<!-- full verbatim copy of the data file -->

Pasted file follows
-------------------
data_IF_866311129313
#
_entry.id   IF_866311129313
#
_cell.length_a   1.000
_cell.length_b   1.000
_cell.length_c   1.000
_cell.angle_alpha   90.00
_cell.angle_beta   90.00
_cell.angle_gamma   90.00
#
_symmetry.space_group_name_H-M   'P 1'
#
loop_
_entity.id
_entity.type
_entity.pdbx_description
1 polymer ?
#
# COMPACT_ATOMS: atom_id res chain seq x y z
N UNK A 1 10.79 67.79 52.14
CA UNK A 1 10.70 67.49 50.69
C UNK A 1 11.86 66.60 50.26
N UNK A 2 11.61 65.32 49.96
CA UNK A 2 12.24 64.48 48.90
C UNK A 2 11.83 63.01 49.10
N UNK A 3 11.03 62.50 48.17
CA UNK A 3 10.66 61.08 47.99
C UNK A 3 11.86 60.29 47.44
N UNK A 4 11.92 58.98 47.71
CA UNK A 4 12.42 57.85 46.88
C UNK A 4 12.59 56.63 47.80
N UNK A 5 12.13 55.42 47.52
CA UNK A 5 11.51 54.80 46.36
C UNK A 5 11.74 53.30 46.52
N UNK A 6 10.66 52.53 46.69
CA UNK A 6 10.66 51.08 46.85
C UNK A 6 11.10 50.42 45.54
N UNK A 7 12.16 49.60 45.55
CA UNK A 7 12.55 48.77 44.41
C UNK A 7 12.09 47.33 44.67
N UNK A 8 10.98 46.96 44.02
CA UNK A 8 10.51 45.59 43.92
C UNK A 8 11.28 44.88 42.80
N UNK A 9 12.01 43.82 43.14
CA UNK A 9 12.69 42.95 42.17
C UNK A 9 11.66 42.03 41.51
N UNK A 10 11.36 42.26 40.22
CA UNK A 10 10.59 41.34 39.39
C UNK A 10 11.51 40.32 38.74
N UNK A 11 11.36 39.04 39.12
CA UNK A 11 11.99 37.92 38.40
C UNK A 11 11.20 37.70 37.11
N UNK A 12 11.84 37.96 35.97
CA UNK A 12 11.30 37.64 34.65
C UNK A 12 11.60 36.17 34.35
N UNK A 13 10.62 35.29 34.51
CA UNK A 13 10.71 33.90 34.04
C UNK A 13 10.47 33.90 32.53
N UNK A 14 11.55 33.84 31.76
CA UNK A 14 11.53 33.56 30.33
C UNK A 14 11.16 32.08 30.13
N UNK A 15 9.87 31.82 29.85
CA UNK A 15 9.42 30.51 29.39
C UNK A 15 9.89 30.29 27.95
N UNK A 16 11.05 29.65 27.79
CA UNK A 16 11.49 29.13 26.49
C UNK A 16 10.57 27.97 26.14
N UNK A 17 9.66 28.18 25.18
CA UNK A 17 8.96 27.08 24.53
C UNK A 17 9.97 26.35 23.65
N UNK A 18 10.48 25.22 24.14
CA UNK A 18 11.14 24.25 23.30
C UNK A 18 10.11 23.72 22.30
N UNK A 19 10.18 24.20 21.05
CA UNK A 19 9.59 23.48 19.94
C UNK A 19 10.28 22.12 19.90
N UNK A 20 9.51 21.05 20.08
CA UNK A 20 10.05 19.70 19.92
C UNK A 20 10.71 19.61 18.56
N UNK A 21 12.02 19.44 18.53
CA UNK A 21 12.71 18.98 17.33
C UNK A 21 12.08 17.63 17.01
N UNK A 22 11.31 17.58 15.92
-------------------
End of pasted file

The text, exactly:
data_IF_866311129313
#
_entry.id   IF_866311129313
#
_cell.length_a   1.000
_cell.length_b   1.000
_cell.length_c   1.000
_cell.angle_alpha   90.00
_cell.angle_beta   90.00
_cell.angle_gamma   90.00
#
_symmetry.space_group_name_H-M   'P 1'
#
loop_
_entity.id
_entity.type
_entity.pdbx_description
1 polymer ?
#
# COMPACT_ATOMS: atom_id res chain seq x y z
N UNK A 1 10.79 67.79 52.14
CA UNK A 1 10.70 67.49 50.69
C UNK A 1 11.86 66.60 50.26
N UNK A 2 11.61 65.32 49.96
CA UNK A 2 12.24 64.48 48.90
C UNK A 2 11.83 63.01 49.10
N UNK A 3 11.03 62.50 48.17
CA UNK A 3 10.66 61.08 47.99
C UNK A 3 11.86 60.29 47.44
N UNK A 4 11.92 58.98 47.71
CA UNK A 4 12.42 57.85 46.88
C UNK A 4 12.59 56.63 47.80
N UNK A 5 12.13 55.42 47.52
CA UNK A 5 11.51 54.80 46.36
C UNK A 5 11.74 53.30 46.52
N UNK A 6 10.66 52.53 46.69
CA UNK A 6 10.66 51.08 46.85
C UNK A 6 11.10 50.42 45.54
N UNK A 7 12.16 49.60 45.55
CA UNK A 7 12.55 48.77 44.41
C UNK A 7 12.09 47.33 44.67
N UNK A 8 10.98 46.96 44.02
CA UNK A 8 10.51 45.59 43.92
C UNK A 8 11.28 44.88 42.80
N UNK A 9 12.01 43.82 43.14
CA UNK A 9 12.69 42.95 42.17
C UNK A 9 11.66 42.03 41.51
N UNK A 10 11.36 42.26 40.22
CA UNK A 10 10.59 41.34 39.39
C UNK A 10 11.51 40.32 38.74
N UNK A 11 11.36 39.04 39.12
CA UNK A 11 11.99 37.92 38.40
C UNK A 11 11.20 37.70 37.11
N UNK A 12 11.84 37.96 35.97
CA UNK A 12 11.30 37.64 34.65
C UNK A 12 11.60 36.17 34.35
N UNK A 13 10.62 35.29 34.51
CA UNK A 13 10.71 33.90 34.04
C UNK A 13 10.47 33.90 32.53
N UNK A 14 11.55 33.84 31.76
CA UNK A 14 11.53 33.56 30.33
C UNK A 14 11.16 32.08 30.13
N UNK A 15 9.87 31.82 29.85
CA UNK A 15 9.42 30.51 29.39
C UNK A 15 9.89 30.29 27.95
N UNK A 16 11.05 29.65 27.79
CA UNK A 16 11.49 29.13 26.49
C UNK A 16 10.57 27.97 26.14
N UNK A 17 9.66 28.18 25.18
CA UNK A 17 8.96 27.08 24.53
C UNK A 17 9.97 26.35 23.65
N UNK A 18 10.48 25.22 24.14
CA UNK A 18 11.14 24.25 23.30
C UNK A 18 10.11 23.72 22.30
N UNK A 19 10.18 24.20 21.05
CA UNK A 19 9.59 23.48 19.94
C UNK A 19 10.28 22.12 19.90
N UNK A 20 9.51 21.05 20.08
CA UNK A 20 10.05 19.70 19.92
C UNK A 20 10.71 19.61 18.56
N UNK A 21 12.02 19.44 18.53
CA UNK A 21 12.71 18.98 17.33
C UNK A 21 12.08 17.63 17.01
N UNK A 22 11.31 17.58 15.92